9. It is in this context, the learned counsel for the respondent also asserted that there is no privity of contract between the foreign buyer and the assesses-petitioners.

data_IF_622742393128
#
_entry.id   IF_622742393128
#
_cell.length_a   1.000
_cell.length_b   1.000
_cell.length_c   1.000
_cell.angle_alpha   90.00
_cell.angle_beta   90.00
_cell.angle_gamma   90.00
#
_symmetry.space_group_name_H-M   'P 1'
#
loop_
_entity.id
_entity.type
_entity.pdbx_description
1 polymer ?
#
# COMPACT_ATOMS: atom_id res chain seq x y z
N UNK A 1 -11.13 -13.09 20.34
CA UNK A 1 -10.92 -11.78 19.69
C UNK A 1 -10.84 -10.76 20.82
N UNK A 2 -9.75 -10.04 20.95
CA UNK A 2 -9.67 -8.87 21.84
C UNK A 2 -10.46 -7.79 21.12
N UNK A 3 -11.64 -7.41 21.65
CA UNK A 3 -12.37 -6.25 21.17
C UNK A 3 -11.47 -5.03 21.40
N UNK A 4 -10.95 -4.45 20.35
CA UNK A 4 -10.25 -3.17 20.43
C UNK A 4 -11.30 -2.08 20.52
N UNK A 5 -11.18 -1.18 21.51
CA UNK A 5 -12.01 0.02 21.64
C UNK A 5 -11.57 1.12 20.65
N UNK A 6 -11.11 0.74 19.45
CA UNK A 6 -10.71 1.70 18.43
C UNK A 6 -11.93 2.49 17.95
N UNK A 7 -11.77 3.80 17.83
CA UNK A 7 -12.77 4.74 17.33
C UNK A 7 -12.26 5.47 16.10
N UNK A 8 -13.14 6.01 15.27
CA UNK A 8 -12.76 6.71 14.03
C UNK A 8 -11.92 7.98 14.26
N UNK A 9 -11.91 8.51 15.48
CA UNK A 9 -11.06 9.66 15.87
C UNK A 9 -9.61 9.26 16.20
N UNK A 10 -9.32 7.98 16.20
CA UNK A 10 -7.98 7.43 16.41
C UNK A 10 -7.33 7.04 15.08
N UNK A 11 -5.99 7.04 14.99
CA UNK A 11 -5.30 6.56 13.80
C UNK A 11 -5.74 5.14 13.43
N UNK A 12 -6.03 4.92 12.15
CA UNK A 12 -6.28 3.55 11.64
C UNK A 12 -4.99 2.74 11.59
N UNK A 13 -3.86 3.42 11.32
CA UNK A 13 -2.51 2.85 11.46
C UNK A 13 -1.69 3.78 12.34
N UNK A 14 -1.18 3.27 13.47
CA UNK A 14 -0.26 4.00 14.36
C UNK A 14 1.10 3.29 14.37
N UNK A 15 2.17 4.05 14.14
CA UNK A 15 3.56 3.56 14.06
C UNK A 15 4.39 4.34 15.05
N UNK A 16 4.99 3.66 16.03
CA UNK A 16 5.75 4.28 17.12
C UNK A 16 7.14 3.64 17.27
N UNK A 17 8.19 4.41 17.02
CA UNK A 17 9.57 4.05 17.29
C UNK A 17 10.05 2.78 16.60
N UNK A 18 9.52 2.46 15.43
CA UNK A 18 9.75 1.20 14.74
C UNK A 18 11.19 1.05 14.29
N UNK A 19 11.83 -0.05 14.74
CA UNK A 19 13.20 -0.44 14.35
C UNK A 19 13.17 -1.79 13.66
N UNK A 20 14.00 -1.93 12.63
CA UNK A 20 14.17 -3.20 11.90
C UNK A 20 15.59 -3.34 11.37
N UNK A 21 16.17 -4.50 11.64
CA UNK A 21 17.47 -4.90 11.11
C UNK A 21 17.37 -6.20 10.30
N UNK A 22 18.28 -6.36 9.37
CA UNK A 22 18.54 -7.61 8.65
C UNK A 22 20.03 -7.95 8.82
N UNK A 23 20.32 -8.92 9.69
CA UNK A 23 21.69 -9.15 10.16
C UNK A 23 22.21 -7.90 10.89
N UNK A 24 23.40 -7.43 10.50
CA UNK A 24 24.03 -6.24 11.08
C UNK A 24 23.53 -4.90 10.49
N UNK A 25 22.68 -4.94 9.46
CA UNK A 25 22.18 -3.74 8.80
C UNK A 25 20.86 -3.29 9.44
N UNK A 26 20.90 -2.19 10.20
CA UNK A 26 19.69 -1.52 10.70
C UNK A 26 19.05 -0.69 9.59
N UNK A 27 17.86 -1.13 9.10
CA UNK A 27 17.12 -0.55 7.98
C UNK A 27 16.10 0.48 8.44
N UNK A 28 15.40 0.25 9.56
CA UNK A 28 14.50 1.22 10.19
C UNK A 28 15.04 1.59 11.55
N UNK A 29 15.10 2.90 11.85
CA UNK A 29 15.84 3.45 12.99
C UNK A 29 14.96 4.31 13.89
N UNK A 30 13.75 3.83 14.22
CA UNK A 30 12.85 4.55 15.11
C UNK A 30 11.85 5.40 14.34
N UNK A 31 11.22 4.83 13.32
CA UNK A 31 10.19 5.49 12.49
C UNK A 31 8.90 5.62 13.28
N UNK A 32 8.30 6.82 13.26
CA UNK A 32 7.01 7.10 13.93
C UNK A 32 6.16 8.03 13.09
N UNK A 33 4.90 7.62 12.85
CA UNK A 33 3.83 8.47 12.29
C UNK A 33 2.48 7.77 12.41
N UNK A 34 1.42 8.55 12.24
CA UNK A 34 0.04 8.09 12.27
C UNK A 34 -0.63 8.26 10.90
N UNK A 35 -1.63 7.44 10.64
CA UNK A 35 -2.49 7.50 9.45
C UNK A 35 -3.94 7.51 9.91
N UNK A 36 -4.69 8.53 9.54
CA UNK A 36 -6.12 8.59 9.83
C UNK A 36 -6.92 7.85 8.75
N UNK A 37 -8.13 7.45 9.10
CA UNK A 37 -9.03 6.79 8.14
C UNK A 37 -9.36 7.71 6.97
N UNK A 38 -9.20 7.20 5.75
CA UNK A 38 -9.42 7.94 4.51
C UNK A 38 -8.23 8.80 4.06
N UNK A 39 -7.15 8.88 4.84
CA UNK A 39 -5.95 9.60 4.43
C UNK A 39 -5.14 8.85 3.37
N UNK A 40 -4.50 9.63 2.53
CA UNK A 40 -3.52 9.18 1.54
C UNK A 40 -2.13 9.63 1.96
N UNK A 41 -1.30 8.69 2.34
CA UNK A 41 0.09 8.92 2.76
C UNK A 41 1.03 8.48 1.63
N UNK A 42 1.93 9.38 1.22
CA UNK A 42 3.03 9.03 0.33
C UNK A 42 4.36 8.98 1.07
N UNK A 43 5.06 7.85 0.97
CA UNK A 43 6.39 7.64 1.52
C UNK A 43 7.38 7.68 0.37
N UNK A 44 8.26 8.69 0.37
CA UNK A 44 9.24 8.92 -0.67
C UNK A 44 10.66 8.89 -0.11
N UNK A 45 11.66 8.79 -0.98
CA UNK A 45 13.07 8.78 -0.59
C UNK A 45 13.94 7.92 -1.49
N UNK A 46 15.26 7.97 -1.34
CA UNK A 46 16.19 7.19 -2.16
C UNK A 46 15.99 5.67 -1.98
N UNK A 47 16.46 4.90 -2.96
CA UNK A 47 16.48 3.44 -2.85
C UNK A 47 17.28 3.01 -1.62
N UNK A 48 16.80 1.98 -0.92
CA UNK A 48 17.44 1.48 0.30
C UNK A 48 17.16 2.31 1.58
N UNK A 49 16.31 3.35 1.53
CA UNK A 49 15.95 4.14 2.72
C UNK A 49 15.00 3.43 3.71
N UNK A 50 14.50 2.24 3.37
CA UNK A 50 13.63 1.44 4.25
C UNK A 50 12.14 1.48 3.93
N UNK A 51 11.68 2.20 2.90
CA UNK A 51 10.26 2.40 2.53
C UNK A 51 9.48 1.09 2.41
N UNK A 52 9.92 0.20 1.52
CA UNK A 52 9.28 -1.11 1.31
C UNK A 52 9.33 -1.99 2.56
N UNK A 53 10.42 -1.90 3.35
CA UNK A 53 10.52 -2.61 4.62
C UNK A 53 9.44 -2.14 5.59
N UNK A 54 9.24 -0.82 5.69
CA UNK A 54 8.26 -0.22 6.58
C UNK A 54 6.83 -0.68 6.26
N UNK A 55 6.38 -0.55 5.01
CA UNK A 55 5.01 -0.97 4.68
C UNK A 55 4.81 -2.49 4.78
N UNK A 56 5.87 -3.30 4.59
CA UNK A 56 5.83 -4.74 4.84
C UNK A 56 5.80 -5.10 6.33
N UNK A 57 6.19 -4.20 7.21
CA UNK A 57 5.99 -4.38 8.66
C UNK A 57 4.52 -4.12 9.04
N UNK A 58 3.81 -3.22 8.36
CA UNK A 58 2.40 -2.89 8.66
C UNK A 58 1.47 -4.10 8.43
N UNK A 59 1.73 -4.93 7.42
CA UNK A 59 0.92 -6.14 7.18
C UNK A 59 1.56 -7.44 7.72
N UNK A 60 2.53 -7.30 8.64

10. On the other hand, the learned counsel appearing for the assesses-petitioners has strongly urged that the court should read the contract between the Avtoexport and the P.E.C. which preceded the agreement between the P.E.C. and the assesses-petitioners in the context of the latter. It is not disputed by the respondent that before the contract of export between the P.E.C. and the Avtoexport was executed, the representative of the assesses-petitioners was invited to accompany a trade delegation to Moscow as part of the overall scheme of export which the P.E.C. was promoting in that country. It was in that context that the export agreement came to be signed between the Avtoexport-U.S.S.R. and the P.E.C. of India. At all times, it is urged, the assesses-petitioners was fully appraised of the latest developments in the matter of clearly reaching the export contract on the terms already stipulated. The learned counsel further points out that some of the provisions of which the respondent strongly relied was never acted upon. They are the issue of bill of lading, invoices and the letter of credit and the sellers' guarantee as well as the penalties in case defective goods supplied as evidenced by the bill of lading which is at exhibit G to the petition. From the copy of the bill of lading it is seen the shipper is the assesses-petitioners. It is not disputed that the letter of credit was directly opened by the Avtoexport in favour of the assesses-petitioners. In other words, the crucial terms on which the export agreement of the Avtoexport and the P.E.C., on which the learned Government Pleader strongly depended upon were never acted upon by the parties to that agreement. On the other hand, if the export agreement is read as part and parcel of the composite documents as contended for by the assesses-petitioners, then a slightly different picture emerges. It is unnecessary to set out the terms and conditions of the agreement between the P.E.C. and the assesses-petitioners. In substance the P.E.C. and the assesses-petitioners agreed to give effect to the export agreement with the Avtoexport which P.E.C. had, and strangely the assesses-petitioners in the second of the agreements is described as the seller. Article III of the contract provides for the foreign buyer to open an irrevocable and divisible, permitting part shipment, letter of credit for 100 per cent value of the order in favour of the assesses-petitioners with a validity of three months. The letter of credit is to be operated against the assesses-petitioners's presentation of documents to the bank, though under the export agreement, it was the P.E.C. who was required to present them. Article V of the contract provides for payment of service charges by the assesses-petitioners to the P.E.C. at one per cent of the f.o.b. value of the goods. If the first contract of the foreign buyer is read jointly with the agreement between the P.E.C. and the assesses-petitioners, it leads to the inevitable conclusion that the intention of the P.E.C. was that at all times the assesses-petitioners should act as an exporter though it be on the efforts of the P.E.C. to a greater extent than the assesses-petitioners itself. Therefore, on the main construction of the documents to which I have referred to, it is difficult to place the P.E.C. as the exporter or the seller to the foreign buyer. On the other hand, evidence tends towards accepting the assesses-petitioners as the seller who acted in accordance with the terms of the agreement between the P.E.C. and the Avtoexport on his own behalf by virtue of the second agreement entered into between the P.E.C. and the assesses-petitioners. On the facts therefore it is difficult to agree with the conclusions reached by the respondent.